Does police repression spark or quell everyday cooperation within frequently repressed poor urban communities? Are repression’s effects limited to particular forms of cooperation, or restricted by social and economic divisions within these communities?
Scholars have focused on how policing of civil disobedience and protests affects public willingness to support fellow citizens in such exceptional collective action against the state. Fewer have considered how routine police violence impacts patterns of everyday cooperation within frequently repressed communities. Scholars of US politics have worked to reverse the neglect of everyday policing of frequently repressed poor urban minorities, whose members often view the police as ‘the only government I know’.
This paper studies how police violence shapes cooperation within one frequently repressed population across cities of the global south: poor seasonal migrants from the countryside. The informal conditions in which migrants typically live and work expose them to levels of everyday repression they rarely experience in the village.
How might negative encounters with police affect the willingness of migrants to cooperate with one another? Some studies of policing during protests find repression can increases citizen willingness to support protesters by generating moral outrage and sympathy, or creating strategic incentives for them to band together. Conversely, other studies find police repression can fracture repressed communities by eroding trust and instilling fear within them. Extending this debate to the realm of everyday policing, we might ask whether routinised police repression galvanises poor migrants to unite in the face of their shared mistreatment or divide out of fear and mutual suspicion.
Unfortunately, studying poor migrants in Indian cities is challenging. These communities lack permanent addresses, have unpredictable patterns of work, and circulate between village and city. To address these challenges, I conducted five months of interviews and fieldwork at migrant-dominated marketplaces – labour chowks and street vendor markets – across the city of Lucknow, Uttar Pradesh. I then conducted a large survey of 2,400 seasonal migrants sampled from 51 marketplaces across the city.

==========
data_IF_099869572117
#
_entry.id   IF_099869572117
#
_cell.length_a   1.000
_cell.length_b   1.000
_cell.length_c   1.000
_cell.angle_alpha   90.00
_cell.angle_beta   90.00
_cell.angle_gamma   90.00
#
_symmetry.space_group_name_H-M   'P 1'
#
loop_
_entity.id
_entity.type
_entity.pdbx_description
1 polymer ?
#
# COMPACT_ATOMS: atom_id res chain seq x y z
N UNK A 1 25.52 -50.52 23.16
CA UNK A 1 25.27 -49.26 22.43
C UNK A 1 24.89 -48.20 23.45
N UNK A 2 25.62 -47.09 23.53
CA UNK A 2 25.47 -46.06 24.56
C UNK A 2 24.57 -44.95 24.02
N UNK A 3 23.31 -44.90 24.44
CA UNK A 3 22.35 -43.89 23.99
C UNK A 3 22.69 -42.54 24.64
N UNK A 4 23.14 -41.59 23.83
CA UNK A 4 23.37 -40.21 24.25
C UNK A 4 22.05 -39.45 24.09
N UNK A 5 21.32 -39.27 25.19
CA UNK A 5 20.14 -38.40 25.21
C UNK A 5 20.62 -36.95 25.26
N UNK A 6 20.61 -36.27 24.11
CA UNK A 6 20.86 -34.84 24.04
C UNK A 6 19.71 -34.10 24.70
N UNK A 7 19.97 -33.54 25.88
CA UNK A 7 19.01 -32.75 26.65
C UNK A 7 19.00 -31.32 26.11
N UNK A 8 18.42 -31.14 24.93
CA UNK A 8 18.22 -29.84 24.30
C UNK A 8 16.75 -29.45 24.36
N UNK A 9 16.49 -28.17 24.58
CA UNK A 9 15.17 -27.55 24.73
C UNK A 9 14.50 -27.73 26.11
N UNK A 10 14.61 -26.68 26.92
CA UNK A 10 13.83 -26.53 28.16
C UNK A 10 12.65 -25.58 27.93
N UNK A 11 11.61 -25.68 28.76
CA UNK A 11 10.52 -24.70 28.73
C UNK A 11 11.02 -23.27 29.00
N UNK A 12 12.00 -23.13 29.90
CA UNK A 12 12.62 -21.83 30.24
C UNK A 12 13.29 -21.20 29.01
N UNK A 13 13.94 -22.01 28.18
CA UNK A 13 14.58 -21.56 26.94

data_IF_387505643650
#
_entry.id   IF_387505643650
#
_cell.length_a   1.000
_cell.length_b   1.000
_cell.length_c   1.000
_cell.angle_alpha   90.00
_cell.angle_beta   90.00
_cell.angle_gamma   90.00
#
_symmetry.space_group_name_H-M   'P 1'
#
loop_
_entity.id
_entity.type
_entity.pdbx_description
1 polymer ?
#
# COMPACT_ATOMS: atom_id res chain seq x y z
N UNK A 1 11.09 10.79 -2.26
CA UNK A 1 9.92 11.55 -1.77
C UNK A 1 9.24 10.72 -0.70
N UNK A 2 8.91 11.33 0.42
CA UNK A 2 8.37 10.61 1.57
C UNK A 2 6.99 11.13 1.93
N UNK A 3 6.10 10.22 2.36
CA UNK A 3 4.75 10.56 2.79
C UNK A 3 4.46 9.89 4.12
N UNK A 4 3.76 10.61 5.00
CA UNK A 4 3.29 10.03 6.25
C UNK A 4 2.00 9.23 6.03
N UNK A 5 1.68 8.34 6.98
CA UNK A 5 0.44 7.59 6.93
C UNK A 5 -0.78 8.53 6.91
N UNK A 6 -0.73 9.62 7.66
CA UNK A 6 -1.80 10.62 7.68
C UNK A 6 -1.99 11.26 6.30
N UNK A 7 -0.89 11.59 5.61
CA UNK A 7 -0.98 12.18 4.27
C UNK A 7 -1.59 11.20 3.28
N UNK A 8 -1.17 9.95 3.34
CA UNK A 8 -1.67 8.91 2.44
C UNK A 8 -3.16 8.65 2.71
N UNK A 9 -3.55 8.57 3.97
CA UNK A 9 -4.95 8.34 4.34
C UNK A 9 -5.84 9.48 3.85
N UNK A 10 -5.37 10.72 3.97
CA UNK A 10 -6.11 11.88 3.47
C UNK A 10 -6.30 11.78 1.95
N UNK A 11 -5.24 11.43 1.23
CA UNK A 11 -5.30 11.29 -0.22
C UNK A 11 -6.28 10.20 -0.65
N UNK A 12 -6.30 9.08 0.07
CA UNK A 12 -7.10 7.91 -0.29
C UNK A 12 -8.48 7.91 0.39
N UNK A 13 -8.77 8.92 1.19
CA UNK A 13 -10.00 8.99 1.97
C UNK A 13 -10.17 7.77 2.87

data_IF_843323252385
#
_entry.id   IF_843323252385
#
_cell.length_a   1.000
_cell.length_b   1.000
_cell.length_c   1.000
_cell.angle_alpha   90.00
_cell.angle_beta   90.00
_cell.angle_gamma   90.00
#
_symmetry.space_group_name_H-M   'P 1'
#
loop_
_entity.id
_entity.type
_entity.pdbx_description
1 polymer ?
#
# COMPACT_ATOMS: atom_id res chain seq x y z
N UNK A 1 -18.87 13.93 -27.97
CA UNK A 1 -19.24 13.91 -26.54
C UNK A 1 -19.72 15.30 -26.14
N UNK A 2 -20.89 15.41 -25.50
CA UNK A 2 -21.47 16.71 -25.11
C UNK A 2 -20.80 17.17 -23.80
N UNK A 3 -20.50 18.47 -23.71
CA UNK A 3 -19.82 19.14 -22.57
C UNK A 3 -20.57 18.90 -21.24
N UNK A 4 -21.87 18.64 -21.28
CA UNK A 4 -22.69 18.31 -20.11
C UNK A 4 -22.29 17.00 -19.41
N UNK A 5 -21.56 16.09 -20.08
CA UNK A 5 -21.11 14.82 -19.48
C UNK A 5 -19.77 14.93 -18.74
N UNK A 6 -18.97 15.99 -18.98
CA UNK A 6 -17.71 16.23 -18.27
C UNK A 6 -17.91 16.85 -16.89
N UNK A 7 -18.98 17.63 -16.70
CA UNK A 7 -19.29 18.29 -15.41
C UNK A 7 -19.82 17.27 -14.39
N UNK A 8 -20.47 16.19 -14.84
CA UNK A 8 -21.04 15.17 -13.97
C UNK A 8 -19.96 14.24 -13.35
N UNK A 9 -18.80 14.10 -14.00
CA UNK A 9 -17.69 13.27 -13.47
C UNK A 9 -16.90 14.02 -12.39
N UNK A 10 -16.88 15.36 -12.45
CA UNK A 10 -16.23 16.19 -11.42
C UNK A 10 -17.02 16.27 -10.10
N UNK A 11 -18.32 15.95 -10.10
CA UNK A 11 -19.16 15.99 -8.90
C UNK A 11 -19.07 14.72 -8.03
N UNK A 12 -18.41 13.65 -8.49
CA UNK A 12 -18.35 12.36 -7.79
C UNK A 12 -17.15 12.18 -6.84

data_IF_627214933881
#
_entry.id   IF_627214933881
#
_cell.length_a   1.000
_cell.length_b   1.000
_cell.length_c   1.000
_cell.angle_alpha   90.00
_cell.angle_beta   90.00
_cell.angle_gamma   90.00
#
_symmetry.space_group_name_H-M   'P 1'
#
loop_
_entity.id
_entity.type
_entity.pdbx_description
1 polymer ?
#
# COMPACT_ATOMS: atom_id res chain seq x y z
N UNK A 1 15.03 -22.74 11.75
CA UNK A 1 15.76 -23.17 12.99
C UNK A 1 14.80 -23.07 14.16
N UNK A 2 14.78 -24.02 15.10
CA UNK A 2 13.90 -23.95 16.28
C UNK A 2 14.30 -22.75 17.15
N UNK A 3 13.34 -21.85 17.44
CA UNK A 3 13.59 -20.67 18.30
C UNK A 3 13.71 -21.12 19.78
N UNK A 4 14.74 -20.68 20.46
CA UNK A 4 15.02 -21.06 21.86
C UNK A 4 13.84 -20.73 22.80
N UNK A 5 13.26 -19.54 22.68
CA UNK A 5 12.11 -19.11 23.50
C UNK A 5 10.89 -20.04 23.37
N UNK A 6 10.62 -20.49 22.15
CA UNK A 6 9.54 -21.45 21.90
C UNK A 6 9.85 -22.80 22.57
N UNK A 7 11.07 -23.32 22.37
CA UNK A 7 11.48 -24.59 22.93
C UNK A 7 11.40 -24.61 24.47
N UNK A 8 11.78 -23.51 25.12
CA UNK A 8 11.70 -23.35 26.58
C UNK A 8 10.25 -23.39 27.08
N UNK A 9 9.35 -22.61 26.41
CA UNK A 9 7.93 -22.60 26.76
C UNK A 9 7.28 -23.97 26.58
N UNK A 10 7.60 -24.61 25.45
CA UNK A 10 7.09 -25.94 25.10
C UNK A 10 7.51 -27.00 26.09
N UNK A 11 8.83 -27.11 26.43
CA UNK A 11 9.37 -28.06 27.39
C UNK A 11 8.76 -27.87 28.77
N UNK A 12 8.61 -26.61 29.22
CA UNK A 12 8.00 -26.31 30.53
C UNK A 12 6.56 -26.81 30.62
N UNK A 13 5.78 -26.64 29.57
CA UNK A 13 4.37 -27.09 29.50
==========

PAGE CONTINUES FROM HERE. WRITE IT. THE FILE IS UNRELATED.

This research underscored the preeminence of the police in shaping the urban experiences of migrants, relative to their rural lives. Remarkably, 33 per cent of respondents to my migrant survey personally experienced violent police action within their past year in the city, while fewer than 5 per cent had ever done so in their home villages. Second, I find respondents are systematically more willing to cooperate with migrants who have suffered from police action. Third, repression-induced solidarities vary across different types of cooperation: spurring political and economic cooperation at marketplaces, but not more intimate social cooperation within residences. Finally, repression can sometimes induce cooperation even across caste divisions and economic rivalries between migrants.
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Police and migrants in urban India